The Coogee Agricultural Hall was built in late 1896, with money raised by the local Agricultural Society combined with a grant from the State government of the day. It was on the road facing the Woodman Point Quarantine Station, where it stayed until the ill-fated Naval Base development forced it to move to its current site on the corner of Russell Road.
Building style and location
It was a ‘severely simple’ building, as the Agricultural Society was not wealthy, and had to cut down plans so much that they removed an ornamental porch from the original design for lack of funds. Nevertheless, it was solidly built of local limestone, and measured a modest 40 by 20 feet total. In all, it cost £300: the local market gardeners raised £35, the government gave £250, and the balance was owed to the bank.
Facing Woodman Point
It was originally set on land close to the Woodman Point Racecourse
and Quarantine Station, as shown in a 1906 map of a proposed Clarence townsite that took in much of coastal Coogee
, though the townsite itself never materialised.
The hall's original location was just south of modern-day Mayor Road, facing onto Cockburn Road.
Opening day drama
F.W. Burwell was the architect who drew up the final plans, and Fremantle builders Anderson and Whately built the hall. The opening day, in February 1897, was a mixed bag: there had been intense debate about where to build the hall, and those who had not gotten their way boycotted the opening and the Agricultural Society as a whole. A schism ensued, which was a blight on an otherwise happy day.
A well-used community hall
For the next 20 years the hall was a focus for those settlers living further away from Fremantle. It held annual Agricultural shows for local residents to display their produce, animals, and craft. It was a polling place for local, state, and Federal elections, a place for political candidates like William Watson
and Harry Bolton to make their cases to local residents, and a popular venue for birthdays, weddings, club meetings, and dances. For a few years it was also home to the Coogee State School, before the schoolroom was built a few hundred metres away in 1903. Coogee Primary School still stands on the same site.
Naval Base plans
But plans for a new Naval Base threw everything into disarray. In 1913, a year before World War One, ground was broken on an ambitious new fleet base to be housed at Coogee. The Commonwealth government resumed large chunks of land around the area, and the base, though begun, was never completed. The hall was under threat for five years, until the land was finally resumed and the government paid a compensation fee of £750.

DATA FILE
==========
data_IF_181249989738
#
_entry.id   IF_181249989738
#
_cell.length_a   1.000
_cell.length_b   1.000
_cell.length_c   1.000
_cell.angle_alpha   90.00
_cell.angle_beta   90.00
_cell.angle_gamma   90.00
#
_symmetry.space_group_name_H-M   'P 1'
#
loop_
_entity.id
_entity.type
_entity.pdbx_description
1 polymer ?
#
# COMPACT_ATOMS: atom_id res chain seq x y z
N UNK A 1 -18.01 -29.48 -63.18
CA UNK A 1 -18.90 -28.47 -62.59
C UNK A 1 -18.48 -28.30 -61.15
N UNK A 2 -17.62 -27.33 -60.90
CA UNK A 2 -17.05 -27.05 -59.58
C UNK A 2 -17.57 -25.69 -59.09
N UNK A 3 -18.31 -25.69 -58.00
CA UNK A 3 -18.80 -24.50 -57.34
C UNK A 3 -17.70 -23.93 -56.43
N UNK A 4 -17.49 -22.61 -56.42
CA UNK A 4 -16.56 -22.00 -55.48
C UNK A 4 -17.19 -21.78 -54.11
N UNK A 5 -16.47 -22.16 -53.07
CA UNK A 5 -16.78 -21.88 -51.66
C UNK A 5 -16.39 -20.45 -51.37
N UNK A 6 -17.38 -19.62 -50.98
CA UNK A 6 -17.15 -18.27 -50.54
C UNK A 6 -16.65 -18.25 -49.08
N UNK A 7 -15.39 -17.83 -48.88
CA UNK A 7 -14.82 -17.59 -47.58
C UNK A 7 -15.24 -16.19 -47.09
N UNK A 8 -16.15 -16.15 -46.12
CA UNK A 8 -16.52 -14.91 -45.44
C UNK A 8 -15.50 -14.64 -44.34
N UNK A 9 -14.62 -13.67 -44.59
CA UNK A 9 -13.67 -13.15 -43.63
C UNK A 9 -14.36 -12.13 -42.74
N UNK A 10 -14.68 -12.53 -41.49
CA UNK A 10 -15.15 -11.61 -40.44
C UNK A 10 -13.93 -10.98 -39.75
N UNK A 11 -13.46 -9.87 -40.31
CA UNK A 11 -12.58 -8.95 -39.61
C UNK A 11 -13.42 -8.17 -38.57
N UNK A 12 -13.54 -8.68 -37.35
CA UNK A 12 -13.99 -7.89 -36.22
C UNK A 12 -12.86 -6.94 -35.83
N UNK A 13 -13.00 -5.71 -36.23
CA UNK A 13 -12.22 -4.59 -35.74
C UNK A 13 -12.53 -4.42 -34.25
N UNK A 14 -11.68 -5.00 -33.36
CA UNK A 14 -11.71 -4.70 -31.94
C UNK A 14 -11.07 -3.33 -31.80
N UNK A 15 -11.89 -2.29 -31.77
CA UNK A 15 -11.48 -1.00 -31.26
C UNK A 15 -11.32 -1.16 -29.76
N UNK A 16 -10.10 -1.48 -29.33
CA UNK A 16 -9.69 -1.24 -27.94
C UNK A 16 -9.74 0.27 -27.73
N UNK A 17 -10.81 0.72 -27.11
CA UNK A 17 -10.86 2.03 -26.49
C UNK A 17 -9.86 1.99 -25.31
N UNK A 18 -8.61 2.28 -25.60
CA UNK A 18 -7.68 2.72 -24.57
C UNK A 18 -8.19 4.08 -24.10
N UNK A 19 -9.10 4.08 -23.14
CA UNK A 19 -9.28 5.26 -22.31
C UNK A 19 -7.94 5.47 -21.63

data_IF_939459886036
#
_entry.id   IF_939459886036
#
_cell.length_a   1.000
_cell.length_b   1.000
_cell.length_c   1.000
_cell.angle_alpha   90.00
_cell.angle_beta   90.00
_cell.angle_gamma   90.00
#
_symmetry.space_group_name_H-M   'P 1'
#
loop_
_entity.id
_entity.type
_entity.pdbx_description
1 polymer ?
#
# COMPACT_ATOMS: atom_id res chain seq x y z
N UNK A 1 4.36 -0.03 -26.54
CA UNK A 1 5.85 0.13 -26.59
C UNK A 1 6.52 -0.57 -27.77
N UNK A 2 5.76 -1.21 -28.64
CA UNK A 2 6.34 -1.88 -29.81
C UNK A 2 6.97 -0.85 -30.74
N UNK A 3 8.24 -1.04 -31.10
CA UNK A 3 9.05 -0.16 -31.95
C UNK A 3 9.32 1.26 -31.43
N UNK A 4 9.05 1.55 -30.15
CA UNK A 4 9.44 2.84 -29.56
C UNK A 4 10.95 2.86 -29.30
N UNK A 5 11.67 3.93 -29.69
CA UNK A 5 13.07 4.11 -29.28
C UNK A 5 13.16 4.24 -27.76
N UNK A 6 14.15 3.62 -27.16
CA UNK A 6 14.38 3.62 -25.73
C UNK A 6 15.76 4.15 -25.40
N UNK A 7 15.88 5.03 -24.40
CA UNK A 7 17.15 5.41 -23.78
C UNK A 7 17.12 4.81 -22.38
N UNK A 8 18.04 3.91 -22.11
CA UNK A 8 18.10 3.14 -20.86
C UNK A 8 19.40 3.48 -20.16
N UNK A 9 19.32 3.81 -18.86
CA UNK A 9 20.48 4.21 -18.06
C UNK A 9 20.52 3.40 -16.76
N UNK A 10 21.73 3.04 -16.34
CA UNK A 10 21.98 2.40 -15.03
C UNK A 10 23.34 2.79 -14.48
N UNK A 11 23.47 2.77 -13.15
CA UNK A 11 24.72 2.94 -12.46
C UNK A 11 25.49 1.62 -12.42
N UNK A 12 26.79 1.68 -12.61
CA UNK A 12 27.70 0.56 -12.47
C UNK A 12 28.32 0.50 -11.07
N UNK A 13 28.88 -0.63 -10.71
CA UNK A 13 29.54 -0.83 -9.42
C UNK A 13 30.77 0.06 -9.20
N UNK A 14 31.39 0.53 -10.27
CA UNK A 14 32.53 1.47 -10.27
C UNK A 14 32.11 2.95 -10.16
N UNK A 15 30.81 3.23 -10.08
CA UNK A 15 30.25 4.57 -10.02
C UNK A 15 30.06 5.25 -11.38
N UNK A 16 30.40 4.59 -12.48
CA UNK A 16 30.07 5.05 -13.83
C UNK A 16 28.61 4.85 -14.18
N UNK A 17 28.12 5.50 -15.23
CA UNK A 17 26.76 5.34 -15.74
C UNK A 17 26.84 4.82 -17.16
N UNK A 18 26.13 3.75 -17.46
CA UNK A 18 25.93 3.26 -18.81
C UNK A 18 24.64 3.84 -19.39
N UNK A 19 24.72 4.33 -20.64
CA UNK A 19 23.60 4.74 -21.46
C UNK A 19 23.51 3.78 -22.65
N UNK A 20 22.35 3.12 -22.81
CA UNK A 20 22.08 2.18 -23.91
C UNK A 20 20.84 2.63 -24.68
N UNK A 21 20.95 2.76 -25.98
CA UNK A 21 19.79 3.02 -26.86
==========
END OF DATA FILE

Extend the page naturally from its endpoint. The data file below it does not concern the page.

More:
Relocation of original hall
In November 1918, the Hall was officially relocated and built anew, once again out of local stone and with local sheoak shingles for a roof. The new hall was larger, with two cloakrooms and a ‘first-class billiard room’. At the opening ceremony, returning soldiers quarantined at Woodman Point with the Spanish flu slipped out to attend the ball, where over 100 couples were dancing.
The new hall was located on ‘the new Rockingham Road’: the original hall had sat on what was once called Rockingham Road (modern-day Cockburn Road, running along the coastline), but with the advent of the base that road had been renamed Naval Base Road, and the new route through Spearwood
to Rockingham took over its name.
Decline in Coogee settlement
Agricultural shows were held in the new hall, with the 1920 show
attracting over 500 people. But as the Coogee district began to lose steam, it was overtaken by neighbouring Spearwood
, which had better roads and more prospects and wasn’t threatened by Government resumptions. The 1929 show was held at the newly built Spearwood Agricultural Hall
. It was the beginning of the end for Coogee.
In the 1930s people started calling it ‘the old Coogee Hall’, and the district began to be known as South Coogee, eventually becoming Munster
. The hall was not so often in use as it had been: political candidates made speeches there, and it was one of the local polling places for elections, but the gamut of dances, agricultural shows, and social events had tapered off.
The neighbouring oval was used by the Spearwood Rovers
in the early 1930s and 1940s as a training ground. The occasional social event was still held there - in 1937 Stella Anderson entertained 150 guests there for her 21st birthday, and it was used once or twice during the war years as a site for fundraising efforts and school performances, and as a ration book distribution centre - but the population of South Coogee was dwindling, and the hall was needed less and less.
In the 1950s and 60s the hall was used as a location for mobile chest x-ray units, which were being provided free to the adult population of Western Australia to prevent the spread of tuberculosis.
The hall was under the administration of the City of Cockburn until the 1990s, and is currently on a peppercorn rent to the Jervoise Bay Sea Scouts, who use it as a meeting hall.